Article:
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Simplicity (was: Regarding the definition of IVP OF)

From: Graham Klyne <GK@ninebynine.org>
Date: Tue, 12 Jul 2011 08:51:50 +0100
Message-ID: <4E1BFD16.9060204@ninebynine.org>
To: Khalid Belhajjame <Khalid.Belhajjame@cs.man.ac.uk>
CC: public-prov-wg@w3.org
Hi,

I understood that the notion "IVP of" was something we adopted to faciliatte 
discussion about the concepts. I personally feel that it should not appear in 
any actual document produced, as I suspect it will continue to beg more 
questions than it resolves, and confusing our readership is not the way to get 
our outputs adopted, to have impact.

Once we have a notion of what we mean, which IMO should be as simple/minimal as 
we can get away with, we should aim to include that meaning directly in the 
model specv without the interlocution of this "IVP" notion.  If a formally 
defined relationship is required, then define it formally within the model terms 
actually used to describe provenance, don't introduce another informal term, 
into the document.

I think all this is true particularly of provenenace.  This is something that we 
ideally want just about every semantic-web-data-producing application to include 
in  their output.  For that to happen (i.e. necessary but not sufficient) the 
specification needs to be simple and easy to understand for developers of all 
calibres.  Hence, the less we need to say the better.

#g
--


Khalid Belhajjame wrote:
> 
> During the F2F meeting, there was a discussion in the second day 
> regarding “IVP of”. The definition that was suggested during the F2F can 
> be found in [1]. In my opinion, the definition of "IVP of" should be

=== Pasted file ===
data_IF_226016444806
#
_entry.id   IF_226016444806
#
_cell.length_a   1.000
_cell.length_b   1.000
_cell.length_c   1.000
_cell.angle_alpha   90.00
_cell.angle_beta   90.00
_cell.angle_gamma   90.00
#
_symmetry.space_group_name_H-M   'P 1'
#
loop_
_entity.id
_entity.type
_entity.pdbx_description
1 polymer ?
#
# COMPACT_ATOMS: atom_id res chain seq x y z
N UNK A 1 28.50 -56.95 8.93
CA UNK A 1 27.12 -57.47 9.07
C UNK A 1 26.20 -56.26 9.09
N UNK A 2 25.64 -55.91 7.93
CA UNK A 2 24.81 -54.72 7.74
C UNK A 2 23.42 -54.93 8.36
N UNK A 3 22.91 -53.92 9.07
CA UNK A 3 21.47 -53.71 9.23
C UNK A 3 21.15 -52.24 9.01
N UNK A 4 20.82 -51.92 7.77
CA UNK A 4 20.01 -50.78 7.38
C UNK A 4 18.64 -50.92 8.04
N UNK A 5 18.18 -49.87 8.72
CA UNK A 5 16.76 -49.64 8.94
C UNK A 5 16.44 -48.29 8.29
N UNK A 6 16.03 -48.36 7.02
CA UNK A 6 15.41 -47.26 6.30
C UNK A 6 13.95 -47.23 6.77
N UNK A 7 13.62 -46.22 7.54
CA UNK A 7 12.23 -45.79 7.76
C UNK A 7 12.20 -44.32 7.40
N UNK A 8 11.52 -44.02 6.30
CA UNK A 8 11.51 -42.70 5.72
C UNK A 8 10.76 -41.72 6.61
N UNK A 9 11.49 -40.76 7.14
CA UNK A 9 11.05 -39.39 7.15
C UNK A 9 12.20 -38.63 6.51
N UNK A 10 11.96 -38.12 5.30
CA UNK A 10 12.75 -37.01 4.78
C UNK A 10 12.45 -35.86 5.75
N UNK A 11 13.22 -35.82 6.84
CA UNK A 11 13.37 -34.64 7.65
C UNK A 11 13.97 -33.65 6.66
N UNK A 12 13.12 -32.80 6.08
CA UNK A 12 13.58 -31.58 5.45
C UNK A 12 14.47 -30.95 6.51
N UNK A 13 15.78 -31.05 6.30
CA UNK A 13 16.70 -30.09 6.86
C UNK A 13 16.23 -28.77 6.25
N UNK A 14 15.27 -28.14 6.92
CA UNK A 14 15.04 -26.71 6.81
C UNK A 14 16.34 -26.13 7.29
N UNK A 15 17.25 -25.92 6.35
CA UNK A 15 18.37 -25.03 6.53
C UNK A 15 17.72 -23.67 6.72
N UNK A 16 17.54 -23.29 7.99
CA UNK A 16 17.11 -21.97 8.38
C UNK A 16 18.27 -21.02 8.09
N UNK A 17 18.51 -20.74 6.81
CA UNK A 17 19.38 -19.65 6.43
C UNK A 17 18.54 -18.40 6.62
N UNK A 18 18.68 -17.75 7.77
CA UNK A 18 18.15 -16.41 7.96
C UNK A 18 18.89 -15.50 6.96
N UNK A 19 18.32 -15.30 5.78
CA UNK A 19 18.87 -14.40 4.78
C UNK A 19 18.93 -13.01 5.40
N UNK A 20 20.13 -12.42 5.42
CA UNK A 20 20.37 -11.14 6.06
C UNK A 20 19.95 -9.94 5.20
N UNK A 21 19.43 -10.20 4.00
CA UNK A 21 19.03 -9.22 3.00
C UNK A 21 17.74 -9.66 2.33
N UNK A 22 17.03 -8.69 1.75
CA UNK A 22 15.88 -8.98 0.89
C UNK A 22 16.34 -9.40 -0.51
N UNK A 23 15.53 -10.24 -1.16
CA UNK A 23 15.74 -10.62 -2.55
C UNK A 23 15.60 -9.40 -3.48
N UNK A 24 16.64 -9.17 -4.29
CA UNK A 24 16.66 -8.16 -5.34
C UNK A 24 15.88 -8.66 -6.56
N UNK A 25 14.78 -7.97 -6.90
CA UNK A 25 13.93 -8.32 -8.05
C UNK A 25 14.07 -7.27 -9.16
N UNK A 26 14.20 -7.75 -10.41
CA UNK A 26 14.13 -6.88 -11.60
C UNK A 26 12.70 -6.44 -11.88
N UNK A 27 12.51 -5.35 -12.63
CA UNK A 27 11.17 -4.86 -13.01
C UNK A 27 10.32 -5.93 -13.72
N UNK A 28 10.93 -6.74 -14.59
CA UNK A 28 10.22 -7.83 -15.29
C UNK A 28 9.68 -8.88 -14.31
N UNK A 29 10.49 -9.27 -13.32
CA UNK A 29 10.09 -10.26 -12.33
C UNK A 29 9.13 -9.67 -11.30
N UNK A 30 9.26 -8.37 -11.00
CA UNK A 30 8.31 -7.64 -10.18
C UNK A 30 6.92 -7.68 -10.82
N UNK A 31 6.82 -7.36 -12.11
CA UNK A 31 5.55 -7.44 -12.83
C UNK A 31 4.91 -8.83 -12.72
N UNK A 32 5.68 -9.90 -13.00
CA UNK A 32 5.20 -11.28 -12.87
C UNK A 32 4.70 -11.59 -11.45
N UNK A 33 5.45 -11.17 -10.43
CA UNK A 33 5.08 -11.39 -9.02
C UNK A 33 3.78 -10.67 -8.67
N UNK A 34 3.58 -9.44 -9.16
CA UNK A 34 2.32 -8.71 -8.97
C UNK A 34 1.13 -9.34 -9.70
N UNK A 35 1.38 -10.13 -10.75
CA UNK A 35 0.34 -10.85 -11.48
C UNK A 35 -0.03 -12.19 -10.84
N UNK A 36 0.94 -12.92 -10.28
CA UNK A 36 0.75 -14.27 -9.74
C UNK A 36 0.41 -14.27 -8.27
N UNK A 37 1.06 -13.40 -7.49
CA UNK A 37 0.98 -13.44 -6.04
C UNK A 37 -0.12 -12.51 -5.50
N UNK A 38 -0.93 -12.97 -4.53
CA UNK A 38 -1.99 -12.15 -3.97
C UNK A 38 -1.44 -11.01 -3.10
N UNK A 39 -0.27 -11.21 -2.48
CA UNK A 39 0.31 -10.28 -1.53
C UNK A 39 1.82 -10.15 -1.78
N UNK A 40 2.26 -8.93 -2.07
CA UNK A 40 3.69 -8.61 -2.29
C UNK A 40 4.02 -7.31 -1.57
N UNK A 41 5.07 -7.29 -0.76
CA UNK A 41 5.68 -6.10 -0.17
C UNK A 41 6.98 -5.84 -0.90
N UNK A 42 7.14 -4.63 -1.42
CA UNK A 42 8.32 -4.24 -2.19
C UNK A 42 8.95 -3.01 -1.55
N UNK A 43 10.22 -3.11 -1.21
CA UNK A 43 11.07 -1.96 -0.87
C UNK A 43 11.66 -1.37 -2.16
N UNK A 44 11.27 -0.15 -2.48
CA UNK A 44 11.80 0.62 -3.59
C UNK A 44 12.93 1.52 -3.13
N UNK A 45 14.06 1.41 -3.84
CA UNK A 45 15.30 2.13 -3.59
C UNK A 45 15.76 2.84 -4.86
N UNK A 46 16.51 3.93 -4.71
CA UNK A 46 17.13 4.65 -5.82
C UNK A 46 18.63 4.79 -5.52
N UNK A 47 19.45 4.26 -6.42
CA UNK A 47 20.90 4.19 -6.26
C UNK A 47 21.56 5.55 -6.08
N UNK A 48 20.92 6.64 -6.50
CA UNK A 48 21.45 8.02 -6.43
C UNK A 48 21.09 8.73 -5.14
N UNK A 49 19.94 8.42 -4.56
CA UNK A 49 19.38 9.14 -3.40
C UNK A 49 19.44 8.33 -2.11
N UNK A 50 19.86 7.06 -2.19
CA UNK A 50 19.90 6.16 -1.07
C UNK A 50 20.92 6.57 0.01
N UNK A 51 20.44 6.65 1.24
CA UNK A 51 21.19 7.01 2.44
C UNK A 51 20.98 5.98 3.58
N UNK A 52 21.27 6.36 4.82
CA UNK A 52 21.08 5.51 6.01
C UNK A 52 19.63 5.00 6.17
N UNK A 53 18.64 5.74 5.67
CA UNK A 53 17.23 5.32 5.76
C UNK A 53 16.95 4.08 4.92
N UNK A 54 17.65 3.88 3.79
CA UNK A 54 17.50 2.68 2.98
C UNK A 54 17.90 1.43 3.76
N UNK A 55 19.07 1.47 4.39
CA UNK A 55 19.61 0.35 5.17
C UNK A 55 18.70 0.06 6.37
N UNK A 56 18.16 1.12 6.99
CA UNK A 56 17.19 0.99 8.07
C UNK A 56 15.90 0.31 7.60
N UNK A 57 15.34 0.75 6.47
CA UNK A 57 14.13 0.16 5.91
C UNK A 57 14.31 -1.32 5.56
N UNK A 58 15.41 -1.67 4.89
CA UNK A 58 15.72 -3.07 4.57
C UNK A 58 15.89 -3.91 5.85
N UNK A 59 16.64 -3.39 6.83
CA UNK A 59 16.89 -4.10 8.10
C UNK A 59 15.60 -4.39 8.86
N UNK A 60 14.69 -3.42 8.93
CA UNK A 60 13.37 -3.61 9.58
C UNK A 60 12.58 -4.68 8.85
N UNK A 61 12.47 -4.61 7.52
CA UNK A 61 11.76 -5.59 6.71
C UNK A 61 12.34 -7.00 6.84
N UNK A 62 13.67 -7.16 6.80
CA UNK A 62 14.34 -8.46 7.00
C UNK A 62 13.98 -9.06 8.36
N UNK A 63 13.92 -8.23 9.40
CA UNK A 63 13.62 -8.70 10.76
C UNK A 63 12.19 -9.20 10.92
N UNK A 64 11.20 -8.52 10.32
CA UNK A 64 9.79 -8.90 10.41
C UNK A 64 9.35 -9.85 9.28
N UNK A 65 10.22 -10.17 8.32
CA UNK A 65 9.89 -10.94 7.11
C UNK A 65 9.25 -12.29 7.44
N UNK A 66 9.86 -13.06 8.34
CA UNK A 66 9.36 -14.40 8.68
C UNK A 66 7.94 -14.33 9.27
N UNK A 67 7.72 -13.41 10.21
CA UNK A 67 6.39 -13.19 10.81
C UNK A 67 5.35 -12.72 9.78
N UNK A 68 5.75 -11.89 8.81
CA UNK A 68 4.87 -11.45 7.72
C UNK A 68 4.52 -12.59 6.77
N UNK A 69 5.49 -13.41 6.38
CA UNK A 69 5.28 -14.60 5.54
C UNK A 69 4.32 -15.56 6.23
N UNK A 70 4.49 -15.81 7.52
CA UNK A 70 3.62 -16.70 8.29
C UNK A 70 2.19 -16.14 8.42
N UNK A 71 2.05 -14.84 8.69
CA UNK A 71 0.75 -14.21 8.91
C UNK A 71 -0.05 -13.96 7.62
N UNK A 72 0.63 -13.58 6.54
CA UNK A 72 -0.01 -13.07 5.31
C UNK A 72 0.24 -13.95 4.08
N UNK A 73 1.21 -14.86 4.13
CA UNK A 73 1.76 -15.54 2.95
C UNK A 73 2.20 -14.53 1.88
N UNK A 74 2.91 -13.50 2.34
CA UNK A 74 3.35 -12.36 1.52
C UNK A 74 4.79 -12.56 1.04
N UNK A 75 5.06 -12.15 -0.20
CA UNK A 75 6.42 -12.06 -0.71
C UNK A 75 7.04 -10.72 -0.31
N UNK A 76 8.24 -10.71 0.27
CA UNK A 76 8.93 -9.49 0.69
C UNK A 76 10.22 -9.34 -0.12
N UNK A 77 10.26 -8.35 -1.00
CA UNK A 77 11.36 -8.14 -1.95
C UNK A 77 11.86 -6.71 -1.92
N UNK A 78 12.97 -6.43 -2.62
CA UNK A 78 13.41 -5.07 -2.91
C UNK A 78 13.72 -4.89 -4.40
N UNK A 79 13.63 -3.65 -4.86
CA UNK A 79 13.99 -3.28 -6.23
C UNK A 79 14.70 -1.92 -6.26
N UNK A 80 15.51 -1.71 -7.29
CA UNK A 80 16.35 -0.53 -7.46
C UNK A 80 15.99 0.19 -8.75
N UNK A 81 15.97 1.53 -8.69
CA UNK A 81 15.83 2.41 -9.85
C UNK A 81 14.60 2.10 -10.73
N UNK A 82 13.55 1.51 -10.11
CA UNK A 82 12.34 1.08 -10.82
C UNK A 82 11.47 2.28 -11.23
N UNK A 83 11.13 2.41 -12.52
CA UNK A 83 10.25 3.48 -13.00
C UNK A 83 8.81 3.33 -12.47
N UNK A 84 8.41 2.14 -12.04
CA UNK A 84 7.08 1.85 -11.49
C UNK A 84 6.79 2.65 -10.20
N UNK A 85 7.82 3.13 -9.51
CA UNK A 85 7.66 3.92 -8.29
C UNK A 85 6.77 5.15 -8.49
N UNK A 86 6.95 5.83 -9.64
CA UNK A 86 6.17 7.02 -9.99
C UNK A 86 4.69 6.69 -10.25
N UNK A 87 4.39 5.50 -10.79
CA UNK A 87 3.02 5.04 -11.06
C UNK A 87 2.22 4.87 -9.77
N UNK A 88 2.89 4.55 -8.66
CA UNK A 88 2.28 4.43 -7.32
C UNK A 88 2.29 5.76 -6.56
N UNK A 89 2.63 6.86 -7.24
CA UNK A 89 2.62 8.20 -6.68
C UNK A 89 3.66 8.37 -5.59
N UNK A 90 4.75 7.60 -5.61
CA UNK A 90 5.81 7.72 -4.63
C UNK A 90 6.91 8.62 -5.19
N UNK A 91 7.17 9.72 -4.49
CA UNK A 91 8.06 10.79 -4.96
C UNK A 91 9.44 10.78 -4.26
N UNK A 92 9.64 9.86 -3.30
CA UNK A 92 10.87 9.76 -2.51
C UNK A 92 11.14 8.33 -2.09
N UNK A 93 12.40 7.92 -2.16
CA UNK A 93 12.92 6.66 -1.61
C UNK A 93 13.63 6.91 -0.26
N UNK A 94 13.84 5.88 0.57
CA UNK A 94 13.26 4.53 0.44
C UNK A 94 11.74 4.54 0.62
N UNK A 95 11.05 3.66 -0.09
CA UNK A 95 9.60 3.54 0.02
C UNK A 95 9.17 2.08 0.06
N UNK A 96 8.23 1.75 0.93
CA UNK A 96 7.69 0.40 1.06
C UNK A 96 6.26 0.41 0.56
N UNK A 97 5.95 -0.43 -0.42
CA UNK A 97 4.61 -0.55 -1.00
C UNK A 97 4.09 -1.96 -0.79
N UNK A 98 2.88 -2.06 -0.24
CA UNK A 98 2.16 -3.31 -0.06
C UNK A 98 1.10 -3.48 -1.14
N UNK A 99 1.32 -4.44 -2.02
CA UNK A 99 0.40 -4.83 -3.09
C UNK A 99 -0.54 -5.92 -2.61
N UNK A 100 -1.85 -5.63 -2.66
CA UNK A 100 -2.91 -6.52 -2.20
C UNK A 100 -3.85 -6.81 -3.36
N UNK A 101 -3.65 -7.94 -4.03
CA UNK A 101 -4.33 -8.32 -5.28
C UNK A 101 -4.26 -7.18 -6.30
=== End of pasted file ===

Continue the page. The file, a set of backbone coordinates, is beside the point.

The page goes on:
> simplified. Specifically, I would prefer a definition that states that 
> “IVP of” is an asserted relationship between two entity states. I list 
> in what follows the reasons:
> 
> (i) In the definition of “IVP of” [1], the conditions on the properties 
> of the two entity states A and B (i.e., that the properties the entity 
> states share must have corresponding values, and that some mutable 
> properties of A correspond to some immutable properties of B), are not 
> enough in order to infer that B is an IVP of A. This is because there is 
> a third condition that is not included, because it is hard to formally 
> specify, viz. A and B are consistent.
> 
> (ii) A consequence of (i), is that we will not be able to automatically 
> infer that an entity state B is an IVP of another entity state B. All we 
> can safely do, is identify cases in which an entity state B cannot be an 
> IVP of another entity state of A.
> 
> (iii) Even if we find a means for formally specifying that two entity 
> states A and B are consistent, e.g., using assertions, it will be 
> difficult to use the definition of IVP of to make inference. This is 
> because the definition of IVP of requires correspondences between the 
> properties of two entity states to be specified. These correspondences 
> can be complex many-to-many mappings that may turn out to be hard to 
> encode using existing semantic web technologies.
> 
> Thanks, khalid
> 
Received on Tuesday, 12 July 2011 07:53:04 GMT

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